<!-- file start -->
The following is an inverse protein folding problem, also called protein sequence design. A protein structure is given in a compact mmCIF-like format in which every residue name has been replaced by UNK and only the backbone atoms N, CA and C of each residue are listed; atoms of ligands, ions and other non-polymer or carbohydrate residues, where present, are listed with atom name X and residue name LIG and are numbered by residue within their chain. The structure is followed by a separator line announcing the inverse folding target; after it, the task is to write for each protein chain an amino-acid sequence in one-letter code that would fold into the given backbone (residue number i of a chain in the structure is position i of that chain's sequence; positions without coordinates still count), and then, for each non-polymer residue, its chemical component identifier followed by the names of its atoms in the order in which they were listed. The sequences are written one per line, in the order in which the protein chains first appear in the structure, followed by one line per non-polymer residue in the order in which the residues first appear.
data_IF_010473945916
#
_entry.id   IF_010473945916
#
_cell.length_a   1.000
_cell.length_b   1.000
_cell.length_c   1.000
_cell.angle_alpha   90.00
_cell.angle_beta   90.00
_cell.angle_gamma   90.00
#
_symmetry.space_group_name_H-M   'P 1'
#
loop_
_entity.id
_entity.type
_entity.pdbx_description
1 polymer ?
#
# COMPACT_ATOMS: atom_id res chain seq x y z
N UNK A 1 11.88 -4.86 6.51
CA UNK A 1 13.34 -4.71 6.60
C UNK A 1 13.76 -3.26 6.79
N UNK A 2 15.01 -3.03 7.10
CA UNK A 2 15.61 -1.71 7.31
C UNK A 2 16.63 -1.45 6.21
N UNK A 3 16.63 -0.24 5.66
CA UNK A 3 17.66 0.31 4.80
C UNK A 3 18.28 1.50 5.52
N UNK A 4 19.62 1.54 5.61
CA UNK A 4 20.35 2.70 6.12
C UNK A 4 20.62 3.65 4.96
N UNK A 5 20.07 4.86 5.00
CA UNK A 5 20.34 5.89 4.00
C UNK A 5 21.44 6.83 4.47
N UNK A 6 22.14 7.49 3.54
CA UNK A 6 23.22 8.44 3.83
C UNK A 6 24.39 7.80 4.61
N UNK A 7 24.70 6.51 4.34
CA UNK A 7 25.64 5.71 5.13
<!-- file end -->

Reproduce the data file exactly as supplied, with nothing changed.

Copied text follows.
The following is an inverse protein folding problem, also called protein sequence design. A protein structure is given in a compact mmCIF-like format in which every residue name has been replaced by UNK and only the backbone atoms N, CA and C of each residue are listed; atoms of ligands, ions and other non-polymer or carbohydrate residues, where present, are listed with atom name X and residue name LIG and are numbered by residue within their chain. The structure is followed by a separator line announcing the inverse folding target; after it, the task is to write for each protein chain an amino-acid sequence in one-letter code that would fold into the given backbone (residue number i of a chain in the structure is position i of that chain's sequence; positions without coordinates still count), and then, for each non-polymer residue, its chemical component identifier followed by the names of its atoms in the order in which they were listed. The sequences are written one per line, in the order in which the protein chains first appear in the structure, followed by one line per non-polymer residue in the order in which the residues first appear.
data_IF_010473945916
#
_entry.id   IF_010473945916
#
_cell.length_a   1.000
_cell.length_b   1.000
_cell.length_c   1.000
_cell.angle_alpha   90.00
_cell.angle_beta   90.00
_cell.angle_gamma   90.00
#
_symmetry.space_group_name_H-M   'P 1'
#
loop_
_entity.id
_entity.type
_entity.pdbx_description
1 polymer ?
#
# COMPACT_ATOMS: atom_id res chain seq x y z
N UNK A 1 11.88 -4.86 6.51
CA UNK A 1 13.34 -4.71 6.60
C UNK A 1 13.76 -3.26 6.79
N UNK A 2 15.01 -3.03 7.10
CA UNK A 2 15.61 -1.71 7.31
C UNK A 2 16.63 -1.45 6.21
N UNK A 3 16.63 -0.24 5.66
CA UNK A 3 17.66 0.31 4.80
C UNK A 3 18.28 1.50 5.52
N UNK A 4 19.62 1.54 5.61
CA UNK A 4 20.35 2.70 6.12
C UNK A 4 20.62 3.65 4.96
N UNK A 5 20.07 4.86 5.00
CA UNK A 5 20.34 5.89 4.00
C UNK A 5 21.44 6.83 4.47
N UNK A 6 22.14 7.49 3.54
CA UNK A 6 23.22 8.44 3.83
C UNK A 6 24.39 7.80 4.61
N UNK A 7 24.70 6.51 4.34
CA UNK A 7 25.64 5.71 5.13